He as well called for sincerity in the way issues of farmer-herder conflict is being reported, saying perceptions are being built into it with people’s narratives taking political, religious and ethnic dimensions. This, he said, is anti-national cohesion.

The Director-General charged the civil society organizations to be up and doing with sincerity of purpose because to him, the civil society space is becoming slippery and unpredictable arguing that some organizations are becoming bias and not speaking the mind of the common man.

“By being sincere I mean we should use empirical information, we should use information that is in public domain of success stories of how this kind of conflict has been managed in the world. We need to be authentic because if you are discussing a serious problem without being authentic, it means you are not telling us what could help us to come out of that problem. We should be ready to implement recommendations towards sustainable solution.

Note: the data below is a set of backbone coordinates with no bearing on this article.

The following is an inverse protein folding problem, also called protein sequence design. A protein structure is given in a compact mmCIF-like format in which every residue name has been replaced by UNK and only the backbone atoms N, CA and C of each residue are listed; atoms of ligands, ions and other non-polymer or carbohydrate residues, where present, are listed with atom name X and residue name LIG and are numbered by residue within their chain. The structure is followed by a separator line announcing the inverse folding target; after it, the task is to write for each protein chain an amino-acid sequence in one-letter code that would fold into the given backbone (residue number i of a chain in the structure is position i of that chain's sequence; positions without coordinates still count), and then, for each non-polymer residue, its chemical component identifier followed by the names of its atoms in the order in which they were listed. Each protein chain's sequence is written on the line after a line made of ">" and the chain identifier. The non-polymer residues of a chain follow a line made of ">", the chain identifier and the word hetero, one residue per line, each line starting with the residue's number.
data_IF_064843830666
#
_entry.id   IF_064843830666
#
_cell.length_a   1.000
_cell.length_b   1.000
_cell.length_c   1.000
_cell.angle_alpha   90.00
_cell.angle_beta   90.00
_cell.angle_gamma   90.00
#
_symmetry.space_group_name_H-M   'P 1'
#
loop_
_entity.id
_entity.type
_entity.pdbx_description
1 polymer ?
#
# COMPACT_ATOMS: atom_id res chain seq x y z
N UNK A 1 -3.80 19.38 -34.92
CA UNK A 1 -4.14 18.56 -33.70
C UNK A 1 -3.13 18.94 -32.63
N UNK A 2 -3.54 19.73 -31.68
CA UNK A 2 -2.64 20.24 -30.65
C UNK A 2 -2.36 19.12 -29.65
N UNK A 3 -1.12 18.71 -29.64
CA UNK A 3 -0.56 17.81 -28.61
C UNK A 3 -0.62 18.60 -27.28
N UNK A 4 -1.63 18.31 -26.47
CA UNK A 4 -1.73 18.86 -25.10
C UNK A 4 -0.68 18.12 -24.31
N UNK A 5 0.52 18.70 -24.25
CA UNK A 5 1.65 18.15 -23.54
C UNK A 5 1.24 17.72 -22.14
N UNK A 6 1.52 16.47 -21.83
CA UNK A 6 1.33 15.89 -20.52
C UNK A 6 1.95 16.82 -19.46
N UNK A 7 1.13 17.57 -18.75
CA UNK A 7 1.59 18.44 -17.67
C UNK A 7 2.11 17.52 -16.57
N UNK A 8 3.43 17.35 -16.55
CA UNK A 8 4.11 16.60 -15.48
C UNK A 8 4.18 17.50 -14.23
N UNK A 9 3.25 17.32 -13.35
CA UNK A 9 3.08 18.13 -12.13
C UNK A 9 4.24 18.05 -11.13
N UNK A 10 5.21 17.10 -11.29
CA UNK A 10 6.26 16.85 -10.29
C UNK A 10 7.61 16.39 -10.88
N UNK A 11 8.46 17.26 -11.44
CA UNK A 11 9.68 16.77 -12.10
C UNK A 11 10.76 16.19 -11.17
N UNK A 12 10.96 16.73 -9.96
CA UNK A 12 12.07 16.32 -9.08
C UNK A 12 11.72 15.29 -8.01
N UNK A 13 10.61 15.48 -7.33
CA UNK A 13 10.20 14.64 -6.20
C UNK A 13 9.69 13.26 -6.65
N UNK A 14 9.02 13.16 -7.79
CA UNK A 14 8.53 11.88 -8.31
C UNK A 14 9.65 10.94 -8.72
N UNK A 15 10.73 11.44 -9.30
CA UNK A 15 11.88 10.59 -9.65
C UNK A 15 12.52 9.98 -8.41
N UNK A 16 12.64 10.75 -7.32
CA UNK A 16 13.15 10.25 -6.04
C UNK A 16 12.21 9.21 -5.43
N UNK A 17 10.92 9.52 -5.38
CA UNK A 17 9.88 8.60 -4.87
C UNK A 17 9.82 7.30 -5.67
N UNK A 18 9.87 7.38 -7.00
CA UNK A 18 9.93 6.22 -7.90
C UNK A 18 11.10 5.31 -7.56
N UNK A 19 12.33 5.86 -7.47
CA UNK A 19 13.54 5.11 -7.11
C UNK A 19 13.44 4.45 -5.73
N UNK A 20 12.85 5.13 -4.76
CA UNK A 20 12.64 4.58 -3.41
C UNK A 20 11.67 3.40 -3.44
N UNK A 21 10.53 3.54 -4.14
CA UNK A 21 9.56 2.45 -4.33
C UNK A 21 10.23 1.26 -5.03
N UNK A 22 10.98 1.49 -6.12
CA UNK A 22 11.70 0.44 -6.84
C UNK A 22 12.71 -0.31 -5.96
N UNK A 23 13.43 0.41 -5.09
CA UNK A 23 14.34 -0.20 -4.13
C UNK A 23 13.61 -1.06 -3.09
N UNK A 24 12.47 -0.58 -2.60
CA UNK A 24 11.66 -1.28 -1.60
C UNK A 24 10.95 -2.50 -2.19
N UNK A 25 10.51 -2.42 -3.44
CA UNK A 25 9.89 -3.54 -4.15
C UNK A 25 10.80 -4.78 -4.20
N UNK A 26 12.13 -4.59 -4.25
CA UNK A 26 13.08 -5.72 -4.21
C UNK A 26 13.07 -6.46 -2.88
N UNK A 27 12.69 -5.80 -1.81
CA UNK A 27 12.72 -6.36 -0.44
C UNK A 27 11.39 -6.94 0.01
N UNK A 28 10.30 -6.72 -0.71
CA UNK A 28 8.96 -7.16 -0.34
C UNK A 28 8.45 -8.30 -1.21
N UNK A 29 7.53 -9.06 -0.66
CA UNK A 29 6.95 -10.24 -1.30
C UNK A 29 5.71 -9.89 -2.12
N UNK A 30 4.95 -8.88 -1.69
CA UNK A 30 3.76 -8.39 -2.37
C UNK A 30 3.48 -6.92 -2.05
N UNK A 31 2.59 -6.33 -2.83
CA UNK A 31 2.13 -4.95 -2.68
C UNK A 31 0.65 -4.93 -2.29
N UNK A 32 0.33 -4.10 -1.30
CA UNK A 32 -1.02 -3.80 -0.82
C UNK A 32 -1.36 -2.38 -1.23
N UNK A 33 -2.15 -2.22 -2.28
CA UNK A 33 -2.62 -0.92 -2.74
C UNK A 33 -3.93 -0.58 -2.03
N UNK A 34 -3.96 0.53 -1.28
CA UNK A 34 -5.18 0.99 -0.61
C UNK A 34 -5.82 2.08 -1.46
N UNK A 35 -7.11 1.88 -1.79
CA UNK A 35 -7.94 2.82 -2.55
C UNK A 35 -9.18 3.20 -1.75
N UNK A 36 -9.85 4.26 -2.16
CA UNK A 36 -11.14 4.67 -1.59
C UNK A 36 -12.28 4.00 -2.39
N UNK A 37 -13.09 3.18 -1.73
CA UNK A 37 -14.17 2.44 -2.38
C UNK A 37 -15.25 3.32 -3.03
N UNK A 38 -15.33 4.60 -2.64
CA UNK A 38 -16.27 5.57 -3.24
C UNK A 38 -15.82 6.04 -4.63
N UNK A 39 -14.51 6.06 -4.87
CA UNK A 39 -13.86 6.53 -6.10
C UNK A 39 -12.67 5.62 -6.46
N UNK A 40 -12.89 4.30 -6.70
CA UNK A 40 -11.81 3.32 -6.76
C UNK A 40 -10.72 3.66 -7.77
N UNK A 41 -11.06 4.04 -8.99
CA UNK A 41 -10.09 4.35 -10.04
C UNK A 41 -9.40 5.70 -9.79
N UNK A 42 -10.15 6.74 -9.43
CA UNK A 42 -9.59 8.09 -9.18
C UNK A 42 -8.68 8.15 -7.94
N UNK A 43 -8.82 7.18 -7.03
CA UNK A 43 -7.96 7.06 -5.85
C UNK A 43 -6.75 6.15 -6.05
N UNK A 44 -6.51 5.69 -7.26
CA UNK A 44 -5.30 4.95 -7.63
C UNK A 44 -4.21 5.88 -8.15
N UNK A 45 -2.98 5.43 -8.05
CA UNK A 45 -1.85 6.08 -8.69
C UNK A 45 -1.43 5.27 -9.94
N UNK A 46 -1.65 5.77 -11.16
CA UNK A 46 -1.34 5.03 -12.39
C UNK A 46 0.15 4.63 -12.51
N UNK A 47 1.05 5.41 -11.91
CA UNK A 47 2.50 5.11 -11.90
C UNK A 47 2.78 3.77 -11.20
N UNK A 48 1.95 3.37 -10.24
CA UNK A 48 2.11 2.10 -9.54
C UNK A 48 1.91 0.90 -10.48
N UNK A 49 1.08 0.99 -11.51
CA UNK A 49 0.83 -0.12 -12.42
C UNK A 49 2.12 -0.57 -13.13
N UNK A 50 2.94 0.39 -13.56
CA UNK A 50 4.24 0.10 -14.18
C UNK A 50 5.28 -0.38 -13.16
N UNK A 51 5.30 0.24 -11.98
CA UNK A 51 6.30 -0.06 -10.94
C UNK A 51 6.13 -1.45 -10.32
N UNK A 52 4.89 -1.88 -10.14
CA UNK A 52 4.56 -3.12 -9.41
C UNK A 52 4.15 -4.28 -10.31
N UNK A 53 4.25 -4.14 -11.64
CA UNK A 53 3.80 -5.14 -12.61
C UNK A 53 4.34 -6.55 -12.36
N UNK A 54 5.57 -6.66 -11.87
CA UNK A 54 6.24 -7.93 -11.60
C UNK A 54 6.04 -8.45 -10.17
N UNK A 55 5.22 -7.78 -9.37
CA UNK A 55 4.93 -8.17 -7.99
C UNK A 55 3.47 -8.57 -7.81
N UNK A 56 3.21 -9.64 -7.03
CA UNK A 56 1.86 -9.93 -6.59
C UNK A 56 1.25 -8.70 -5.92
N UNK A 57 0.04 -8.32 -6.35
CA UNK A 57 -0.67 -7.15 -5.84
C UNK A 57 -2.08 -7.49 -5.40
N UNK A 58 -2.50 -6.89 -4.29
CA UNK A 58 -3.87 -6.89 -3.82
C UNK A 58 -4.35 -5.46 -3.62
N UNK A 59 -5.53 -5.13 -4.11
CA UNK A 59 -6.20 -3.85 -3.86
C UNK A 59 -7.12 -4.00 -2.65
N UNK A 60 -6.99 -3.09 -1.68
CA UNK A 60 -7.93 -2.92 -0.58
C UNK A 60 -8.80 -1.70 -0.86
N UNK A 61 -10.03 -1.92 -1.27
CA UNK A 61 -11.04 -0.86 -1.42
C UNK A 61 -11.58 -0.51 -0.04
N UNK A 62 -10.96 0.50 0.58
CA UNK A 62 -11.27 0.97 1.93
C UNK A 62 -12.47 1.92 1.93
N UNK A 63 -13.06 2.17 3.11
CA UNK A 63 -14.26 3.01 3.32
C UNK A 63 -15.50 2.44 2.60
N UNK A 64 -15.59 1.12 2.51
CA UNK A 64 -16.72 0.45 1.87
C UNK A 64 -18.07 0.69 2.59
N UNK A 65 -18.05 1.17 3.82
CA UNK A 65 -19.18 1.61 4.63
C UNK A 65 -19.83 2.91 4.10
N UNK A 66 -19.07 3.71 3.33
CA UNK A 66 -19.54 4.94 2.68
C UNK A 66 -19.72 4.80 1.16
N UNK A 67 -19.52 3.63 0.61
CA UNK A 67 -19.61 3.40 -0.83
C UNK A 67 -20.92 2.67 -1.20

“We need to inaugurate sincere platform for dialogue based on the fact that we are one people, one country and because we want to have a sustainable economy that will drive this country in this 21st century and beyond,” he said.

Giving an overview of project and objectives of the media roundtable, the Project Lead, Forum on Farmer-Herder Relations in Nigeria (FFARN), Mrs. Bukola Ademola-Adelehin said the roundtable aimed at bringing together peace and security scholars, practitioners, policymakers and media experts to reflect on current dynamics of farmer-herder conflict in Nigeria.

The roundtable is supported by the United States Agency for international Development (USAID) through the Conflict Mitigation and Management project (Building Bridges between Farmers and Herders) implemented by Search for Common Ground, she said, will enable FFARN the opportunity to present the recommendations of its recent policy briefs titled ‘Responses to Conflicts between Farmers and Herders in the Middle Belt Region of Nigeria’ and ‘The Implications of Open-Grazing Prohibition Laws on relations between Farmers and Herders in the Middle Belt Region of Nigeria’ for increased awareness of options for peaceful resolution of the conflict.